IaaS (Infrastructure as a Service), PaaS (Platform as a Service) and SaaS (Software as a Service) are three fundamental cloud service models and three different ways of incorporating cloud solutions into your business. Understanding the three is critical to selecting the right service for your business needs.
An on-premise solution is one where all components of the service - the hardware, software, applications, etc, are all bought, stored and hosted locally within your company's premises. You are the owner and carry responsibility for their installation, servicing, upgrades and uptime. This model forms a yardstick in comparing the benefits of cloud solutions.
A cloud solution is one where certain components from this model are hosted by an external entity and delivered as an on-demand service. You pay to access these components and use them while the external entity carries all the responsibility for its installation, servicing, upgrades and uptime. This is what makes the cloud an incredibly successful solution - companies get to access the services they need without assuming the costs and risks of ownership. With that understood, let's understand IaaS, Paas and Saas.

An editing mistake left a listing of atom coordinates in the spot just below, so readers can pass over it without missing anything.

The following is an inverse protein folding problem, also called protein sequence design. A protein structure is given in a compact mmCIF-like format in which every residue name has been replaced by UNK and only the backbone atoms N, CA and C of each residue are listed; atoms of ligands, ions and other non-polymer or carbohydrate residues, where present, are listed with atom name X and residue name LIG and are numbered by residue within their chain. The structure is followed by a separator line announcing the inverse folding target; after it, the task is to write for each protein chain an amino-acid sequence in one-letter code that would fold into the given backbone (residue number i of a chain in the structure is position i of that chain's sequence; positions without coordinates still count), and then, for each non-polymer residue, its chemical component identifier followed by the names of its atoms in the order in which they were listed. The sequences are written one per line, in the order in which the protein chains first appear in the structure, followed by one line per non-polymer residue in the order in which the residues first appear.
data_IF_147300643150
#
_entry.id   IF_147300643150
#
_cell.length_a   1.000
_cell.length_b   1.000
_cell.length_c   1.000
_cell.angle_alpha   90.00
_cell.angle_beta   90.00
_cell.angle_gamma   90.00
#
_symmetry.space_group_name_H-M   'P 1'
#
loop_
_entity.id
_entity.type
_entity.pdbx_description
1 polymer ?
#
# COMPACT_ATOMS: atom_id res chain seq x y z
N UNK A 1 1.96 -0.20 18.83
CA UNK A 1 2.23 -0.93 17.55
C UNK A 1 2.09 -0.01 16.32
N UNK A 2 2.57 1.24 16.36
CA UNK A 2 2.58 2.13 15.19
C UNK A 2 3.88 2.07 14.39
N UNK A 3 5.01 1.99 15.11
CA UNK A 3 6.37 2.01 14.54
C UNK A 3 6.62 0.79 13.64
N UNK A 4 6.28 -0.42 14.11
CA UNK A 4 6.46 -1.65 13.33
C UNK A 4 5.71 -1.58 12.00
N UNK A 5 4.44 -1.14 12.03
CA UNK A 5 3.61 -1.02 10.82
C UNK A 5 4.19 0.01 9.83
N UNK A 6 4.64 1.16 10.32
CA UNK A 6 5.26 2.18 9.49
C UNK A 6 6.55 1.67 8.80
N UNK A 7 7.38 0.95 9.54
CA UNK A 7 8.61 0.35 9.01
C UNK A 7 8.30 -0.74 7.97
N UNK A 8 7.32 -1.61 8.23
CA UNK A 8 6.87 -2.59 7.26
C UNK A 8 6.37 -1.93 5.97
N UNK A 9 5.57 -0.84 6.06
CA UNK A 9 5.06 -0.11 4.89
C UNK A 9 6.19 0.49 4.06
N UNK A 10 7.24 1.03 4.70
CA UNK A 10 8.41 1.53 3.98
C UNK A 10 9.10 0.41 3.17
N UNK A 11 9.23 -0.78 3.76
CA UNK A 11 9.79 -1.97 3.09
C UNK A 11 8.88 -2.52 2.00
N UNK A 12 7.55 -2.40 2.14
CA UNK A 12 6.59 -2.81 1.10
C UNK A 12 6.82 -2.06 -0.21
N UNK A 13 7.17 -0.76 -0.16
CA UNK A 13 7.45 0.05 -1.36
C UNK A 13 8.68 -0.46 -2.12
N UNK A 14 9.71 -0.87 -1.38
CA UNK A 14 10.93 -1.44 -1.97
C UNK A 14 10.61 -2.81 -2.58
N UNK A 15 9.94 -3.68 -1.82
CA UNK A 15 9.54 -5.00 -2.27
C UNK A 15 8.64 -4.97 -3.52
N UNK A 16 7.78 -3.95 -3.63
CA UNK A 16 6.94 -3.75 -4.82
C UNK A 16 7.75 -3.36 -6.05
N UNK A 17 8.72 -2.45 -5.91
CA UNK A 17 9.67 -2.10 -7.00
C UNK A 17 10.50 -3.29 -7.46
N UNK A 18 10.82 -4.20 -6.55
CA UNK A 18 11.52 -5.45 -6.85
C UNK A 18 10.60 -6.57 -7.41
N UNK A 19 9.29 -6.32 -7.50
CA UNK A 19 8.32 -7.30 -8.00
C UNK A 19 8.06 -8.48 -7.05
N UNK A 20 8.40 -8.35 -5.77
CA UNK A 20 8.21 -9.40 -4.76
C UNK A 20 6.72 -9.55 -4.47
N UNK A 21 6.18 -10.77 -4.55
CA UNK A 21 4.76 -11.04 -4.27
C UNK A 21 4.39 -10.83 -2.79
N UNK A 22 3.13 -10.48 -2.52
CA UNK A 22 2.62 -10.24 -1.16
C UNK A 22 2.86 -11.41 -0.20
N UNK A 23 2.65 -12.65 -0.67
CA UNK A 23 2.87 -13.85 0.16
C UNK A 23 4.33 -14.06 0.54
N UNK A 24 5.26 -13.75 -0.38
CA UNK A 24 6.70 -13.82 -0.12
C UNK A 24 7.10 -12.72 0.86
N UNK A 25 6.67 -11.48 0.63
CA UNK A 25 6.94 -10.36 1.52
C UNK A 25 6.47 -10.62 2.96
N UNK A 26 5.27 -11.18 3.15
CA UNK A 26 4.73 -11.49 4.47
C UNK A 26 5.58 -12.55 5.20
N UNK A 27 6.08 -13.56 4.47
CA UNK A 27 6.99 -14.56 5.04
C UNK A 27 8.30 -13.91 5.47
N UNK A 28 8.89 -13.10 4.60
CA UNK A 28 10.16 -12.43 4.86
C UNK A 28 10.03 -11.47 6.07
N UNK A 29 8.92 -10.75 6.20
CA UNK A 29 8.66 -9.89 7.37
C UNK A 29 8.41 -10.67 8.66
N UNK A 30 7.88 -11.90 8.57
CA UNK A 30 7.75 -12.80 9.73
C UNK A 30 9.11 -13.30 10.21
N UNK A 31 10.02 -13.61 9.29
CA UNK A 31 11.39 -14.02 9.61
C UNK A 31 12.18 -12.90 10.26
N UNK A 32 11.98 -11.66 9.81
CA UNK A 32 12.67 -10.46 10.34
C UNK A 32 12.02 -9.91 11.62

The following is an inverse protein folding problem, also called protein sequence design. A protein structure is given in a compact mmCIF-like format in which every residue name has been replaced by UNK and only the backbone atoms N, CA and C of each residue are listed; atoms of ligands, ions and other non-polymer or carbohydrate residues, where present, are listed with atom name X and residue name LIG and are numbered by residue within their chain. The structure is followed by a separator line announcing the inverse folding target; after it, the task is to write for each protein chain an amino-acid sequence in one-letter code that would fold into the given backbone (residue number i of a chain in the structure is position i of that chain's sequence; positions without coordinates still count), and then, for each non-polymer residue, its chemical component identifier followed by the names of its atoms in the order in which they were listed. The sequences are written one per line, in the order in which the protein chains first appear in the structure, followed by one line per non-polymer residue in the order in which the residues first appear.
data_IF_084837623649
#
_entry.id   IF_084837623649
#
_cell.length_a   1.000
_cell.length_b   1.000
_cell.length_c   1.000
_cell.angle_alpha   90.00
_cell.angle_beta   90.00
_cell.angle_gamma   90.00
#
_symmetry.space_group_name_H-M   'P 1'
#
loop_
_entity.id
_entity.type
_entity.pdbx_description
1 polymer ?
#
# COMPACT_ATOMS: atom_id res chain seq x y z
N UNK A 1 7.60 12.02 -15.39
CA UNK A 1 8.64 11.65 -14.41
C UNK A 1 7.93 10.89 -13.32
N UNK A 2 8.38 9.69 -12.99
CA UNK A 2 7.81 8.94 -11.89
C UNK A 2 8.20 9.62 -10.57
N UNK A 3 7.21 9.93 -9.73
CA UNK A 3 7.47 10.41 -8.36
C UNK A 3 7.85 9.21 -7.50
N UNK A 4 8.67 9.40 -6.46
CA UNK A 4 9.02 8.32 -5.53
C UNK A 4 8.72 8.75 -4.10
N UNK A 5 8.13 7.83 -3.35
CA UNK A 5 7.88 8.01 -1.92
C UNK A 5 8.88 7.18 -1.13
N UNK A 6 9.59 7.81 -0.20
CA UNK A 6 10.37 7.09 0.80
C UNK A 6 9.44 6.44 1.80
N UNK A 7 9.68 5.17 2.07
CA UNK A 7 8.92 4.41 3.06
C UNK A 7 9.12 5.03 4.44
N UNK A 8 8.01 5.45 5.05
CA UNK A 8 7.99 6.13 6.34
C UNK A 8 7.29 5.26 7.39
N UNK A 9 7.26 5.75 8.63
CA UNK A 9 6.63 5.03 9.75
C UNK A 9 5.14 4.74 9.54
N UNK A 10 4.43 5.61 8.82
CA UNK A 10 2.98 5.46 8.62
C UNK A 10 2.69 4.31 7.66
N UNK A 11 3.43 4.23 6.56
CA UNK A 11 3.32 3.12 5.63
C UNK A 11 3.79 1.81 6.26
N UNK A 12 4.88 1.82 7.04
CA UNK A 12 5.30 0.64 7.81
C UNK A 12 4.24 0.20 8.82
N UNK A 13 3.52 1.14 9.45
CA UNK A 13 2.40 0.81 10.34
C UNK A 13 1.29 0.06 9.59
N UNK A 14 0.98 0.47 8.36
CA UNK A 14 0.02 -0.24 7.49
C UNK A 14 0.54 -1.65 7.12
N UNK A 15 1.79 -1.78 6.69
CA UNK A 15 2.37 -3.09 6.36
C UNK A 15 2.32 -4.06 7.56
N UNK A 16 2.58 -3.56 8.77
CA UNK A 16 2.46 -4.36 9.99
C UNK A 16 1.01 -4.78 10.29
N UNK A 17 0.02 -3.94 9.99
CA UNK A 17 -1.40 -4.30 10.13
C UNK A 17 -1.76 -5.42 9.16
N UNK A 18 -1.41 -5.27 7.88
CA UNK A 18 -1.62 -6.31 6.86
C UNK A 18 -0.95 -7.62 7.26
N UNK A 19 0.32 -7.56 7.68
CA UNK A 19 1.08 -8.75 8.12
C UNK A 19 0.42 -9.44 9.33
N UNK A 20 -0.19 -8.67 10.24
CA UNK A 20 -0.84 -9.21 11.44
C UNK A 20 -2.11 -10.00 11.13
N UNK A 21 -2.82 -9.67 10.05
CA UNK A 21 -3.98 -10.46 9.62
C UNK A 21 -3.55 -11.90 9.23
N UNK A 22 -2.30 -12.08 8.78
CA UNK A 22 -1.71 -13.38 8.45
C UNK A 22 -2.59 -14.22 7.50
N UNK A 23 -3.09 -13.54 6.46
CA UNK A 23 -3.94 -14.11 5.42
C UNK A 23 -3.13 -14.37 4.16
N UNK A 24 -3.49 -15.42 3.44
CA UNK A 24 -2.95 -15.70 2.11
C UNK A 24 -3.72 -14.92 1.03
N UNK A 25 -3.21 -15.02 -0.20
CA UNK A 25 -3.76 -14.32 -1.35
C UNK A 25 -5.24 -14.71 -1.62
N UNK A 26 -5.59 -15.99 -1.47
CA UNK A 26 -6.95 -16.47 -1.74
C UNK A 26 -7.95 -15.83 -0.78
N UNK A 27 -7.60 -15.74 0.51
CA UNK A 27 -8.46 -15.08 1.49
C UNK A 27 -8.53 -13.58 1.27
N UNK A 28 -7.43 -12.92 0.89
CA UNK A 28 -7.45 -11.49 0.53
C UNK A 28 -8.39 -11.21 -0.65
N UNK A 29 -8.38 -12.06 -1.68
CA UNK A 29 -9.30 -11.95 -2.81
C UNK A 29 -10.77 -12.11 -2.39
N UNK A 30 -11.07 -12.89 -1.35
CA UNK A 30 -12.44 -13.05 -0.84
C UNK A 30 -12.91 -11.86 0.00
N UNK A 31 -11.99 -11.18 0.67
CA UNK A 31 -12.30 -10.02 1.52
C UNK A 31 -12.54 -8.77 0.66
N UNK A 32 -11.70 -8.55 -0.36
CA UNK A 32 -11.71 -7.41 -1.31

IaaS (Infrastructure as a Service)
IaaS is a service model where computing infrastructure - servers, networking components, and storage devices are delivered as on-demand services. The cloud company is responsible for managing these components and maintaining their uptime while businesses that rent these components build their solutions on top of this infrastructure.
What you manage vs what is on the cloud in an IaaS model (Source)
Popular IaaS Providers
Amazon Web Services (AWS)
Google Compute Engine (GCE)
PaaS (Platform as a Service)
PaaS is a service model where infrastructure and the platform components - O/S, middleware, etc are delivered as on-demand services and developers build applications on these cloud components.
What you manage vs what is on the cloud in a PaaS model (Source)
Popular PaaS Providers
AWS Elastic Beanstalk
Google App Engine
SaaS (Software as a Service)